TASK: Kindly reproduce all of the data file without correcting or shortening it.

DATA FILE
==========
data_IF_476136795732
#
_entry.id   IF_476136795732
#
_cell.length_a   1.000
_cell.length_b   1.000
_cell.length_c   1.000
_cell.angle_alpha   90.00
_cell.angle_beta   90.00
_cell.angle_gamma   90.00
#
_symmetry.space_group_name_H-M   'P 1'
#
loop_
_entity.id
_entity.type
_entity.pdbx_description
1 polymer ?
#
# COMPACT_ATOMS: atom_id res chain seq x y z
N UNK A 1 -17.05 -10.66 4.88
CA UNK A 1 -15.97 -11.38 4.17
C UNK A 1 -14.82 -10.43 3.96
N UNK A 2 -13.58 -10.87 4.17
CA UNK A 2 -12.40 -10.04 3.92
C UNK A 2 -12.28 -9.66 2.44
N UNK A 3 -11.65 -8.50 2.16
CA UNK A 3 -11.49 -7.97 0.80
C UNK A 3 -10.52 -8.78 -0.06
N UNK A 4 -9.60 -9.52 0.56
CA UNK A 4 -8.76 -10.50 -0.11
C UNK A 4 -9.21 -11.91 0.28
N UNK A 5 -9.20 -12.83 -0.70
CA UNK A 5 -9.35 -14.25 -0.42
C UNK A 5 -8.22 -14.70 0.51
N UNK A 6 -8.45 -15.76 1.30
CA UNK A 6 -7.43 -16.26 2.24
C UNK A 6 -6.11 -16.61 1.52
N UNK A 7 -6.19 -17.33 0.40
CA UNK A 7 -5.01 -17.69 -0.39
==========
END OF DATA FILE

data_IF_476136795732
#
_entry.id   IF_476136795732
#
_cell.length_a   1.000
_cell.length_b   1.000
_cell.length_c   1.000
_cell.angle_alpha   90.00
_cell.angle_beta   90.00
_cell.angle_gamma   90.00
#
_symmetry.space_group_name_H-M   'P 1'
#
loop_
_entity.id
_entity.type
_entity.pdbx_description
1 polymer ?
#
# COMPACT_ATOMS: atom_id res chain seq x y z
N UNK A 1 -17.05 -10.66 4.88
CA UNK A 1 -15.97 -11.38 4.17
C UNK A 1 -14.82 -10.43 3.96
N UNK A 2 -13.58 -10.87 4.17
CA UNK A 2 -12.40 -10.04 3.92
C UNK A 2 -12.28 -9.66 2.44
N UNK A 3 -11.65 -8.50 2.16
CA UNK A 3 -11.49 -7.97 0.80
C UNK A 3 -10.52 -8.78 -0.06
N UNK A 4 -9.60 -9.52 0.56
CA UNK A 4 -8.76 -10.50 -0.11
C UNK A 4 -9.21 -11.91 0.28
N UNK A 5 -9.20 -12.83 -0.70
CA UNK A 5 -9.35 -14.25 -0.42
C UNK A 5 -8.22 -14.70 0.51
N UNK A 6 -8.45 -15.76 1.30
CA UNK A 6 -7.43 -16.26 2.24
C UNK A 6 -6.11 -16.61 1.52
N UNK A 7 -6.19 -17.33 0.40
CA UNK A 7 -5.01 -17.69 -0.39